We use cookies to understand how you use our site and to improve your experience. This includes personalizing content and advertising. To learn more, click here. By continuing to use our site, you accept our use of cookies. Cookie Policy.

Features Partner Sites Information LinkXpress
Sign In
Advertise with Us
RANDOX LABORATORIES

Download Mobile App




Novel Biomarkers to Improve Diagnosis of Renal Cell Carcinoma Subtypes

By LabMedica International staff writers
Posted on 10 May 2024
Print article
Image: A massive study has identified new biomarkers for renal cancer subtypes, improving diagnosis and treatment (Photo courtesy of Jessica Johnson)
Image: A massive study has identified new biomarkers for renal cancer subtypes, improving diagnosis and treatment (Photo courtesy of Jessica Johnson)

Renal cell carcinomas (RCCs) are notably diverse, encompassing over 20 distinct subtypes and generally categorized into clear cell and non-clear cell types; around 20% of all RCCs fall into the non-clear cell RCCs (non-ccRCC) category, with many subtypes being exceedingly rare and not extensively studied. Despite their varied molecular characteristics, non-ccRCCs are commonly treated with therapies designed for the more prevalent clear cell type, which impacts the effectiveness of the treatments. The differential diagnosis of non-ccRCC tumors poses significant challenges due to the overlapping morphological characteristics and the current biomarkers' lack of specificity. A study has now uncovered new biomarkers in RCCs that could enhance the accuracy of diagnoses and potentially improve treatment strategies. This research utilized an integrative approach to examine comprehensive proteogenomic data from both cc and non-cc RCCs, advancing previous genomic-focused studies and deepening the understanding of the mechanisms driving renal cell carcinomas. These discoveries provide a foundation for identifying potential therapeutic targets specifically for non-ccRCCs.

The study was led by the University of Michigan (Ann Arbor, MI, USA) as part of the Clinical Proteomic Tumor Analysis Consortium (CPTAC), a U.S. group of researchers dedicated to understanding cancer's molecular basis through extensive proteome and genome analysis. This consortium enabled the researchers to integrate genomic and proteogenomic data from tumors, facilitating broad-scale analyses such as those employed in this study. Utilizing high-quality samples from CPTAC, the team generated various data types that underwent analysis through multiple pipelines developed at the University of Michigan. This study builds on prior research into RCCs, with a particular focus on protein analysis. The team had previously led two other CPTAC studies on cc-RCC proteogenomics; those studies evaluated 213 patients (with 305 tumors and 166 benign kidney tissues), identifying potential biomarkers and therapeutic targets for cc-RCC.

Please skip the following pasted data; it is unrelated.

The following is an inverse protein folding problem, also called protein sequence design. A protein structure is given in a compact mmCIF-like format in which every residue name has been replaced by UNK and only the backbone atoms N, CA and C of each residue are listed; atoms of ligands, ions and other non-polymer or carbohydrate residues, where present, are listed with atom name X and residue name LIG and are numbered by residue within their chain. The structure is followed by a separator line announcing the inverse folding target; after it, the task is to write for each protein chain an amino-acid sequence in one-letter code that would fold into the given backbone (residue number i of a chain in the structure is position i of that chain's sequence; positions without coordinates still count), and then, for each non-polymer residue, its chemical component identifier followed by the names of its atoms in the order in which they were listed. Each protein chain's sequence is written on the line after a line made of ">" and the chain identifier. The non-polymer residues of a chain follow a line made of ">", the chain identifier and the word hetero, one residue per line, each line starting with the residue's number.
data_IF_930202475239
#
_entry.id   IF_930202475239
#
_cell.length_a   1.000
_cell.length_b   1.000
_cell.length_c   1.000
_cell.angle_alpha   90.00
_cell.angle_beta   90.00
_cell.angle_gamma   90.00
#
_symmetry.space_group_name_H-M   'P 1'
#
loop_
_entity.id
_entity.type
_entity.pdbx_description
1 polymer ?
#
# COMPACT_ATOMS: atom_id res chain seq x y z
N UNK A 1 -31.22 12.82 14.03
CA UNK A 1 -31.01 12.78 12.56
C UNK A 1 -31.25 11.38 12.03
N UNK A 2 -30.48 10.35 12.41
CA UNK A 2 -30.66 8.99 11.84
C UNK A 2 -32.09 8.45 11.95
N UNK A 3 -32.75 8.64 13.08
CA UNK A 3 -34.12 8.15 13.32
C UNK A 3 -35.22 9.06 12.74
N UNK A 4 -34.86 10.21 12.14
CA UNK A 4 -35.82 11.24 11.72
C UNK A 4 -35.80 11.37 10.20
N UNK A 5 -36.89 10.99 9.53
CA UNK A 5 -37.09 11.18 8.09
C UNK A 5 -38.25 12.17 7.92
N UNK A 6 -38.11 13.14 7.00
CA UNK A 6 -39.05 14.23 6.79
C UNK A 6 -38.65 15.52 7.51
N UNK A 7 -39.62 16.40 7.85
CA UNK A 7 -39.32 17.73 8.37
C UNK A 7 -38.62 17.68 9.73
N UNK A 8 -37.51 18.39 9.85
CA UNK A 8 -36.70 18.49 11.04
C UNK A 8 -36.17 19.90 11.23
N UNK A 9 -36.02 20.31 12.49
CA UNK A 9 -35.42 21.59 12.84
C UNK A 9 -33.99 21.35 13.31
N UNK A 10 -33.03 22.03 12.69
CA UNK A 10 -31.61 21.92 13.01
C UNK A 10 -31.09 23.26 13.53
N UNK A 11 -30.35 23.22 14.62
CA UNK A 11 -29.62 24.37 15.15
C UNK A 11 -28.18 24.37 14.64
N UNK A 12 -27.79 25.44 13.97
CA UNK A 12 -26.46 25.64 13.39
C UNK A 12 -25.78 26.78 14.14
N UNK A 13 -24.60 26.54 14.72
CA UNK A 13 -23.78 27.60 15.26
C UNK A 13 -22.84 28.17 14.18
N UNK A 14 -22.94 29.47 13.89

This study shifted its focus to non-ccRCC, examining 48 patients (with 48 tumors and 22 benign kidney tissues). Collectively, these studies have created an extensive RCC proteogenomic database, which will now be an invaluable public asset for future research. The researchers compared proteogenomic, metabolomic, and post-translational modification profiles in both ccRCC and non-ccRCC tumors, including several rare subtypes. They conducted integrative analyses on this multi-omics data to thoroughly understand the disease mechanisms in these diverse RCC subtypes. The detailed analyses uncovered molecular characteristics common to both cc and non-cc RCC tumors, as well as unique features specific to different non-ccRCC subtypes and markers of genetic instability, which correlate with reduced survival rates.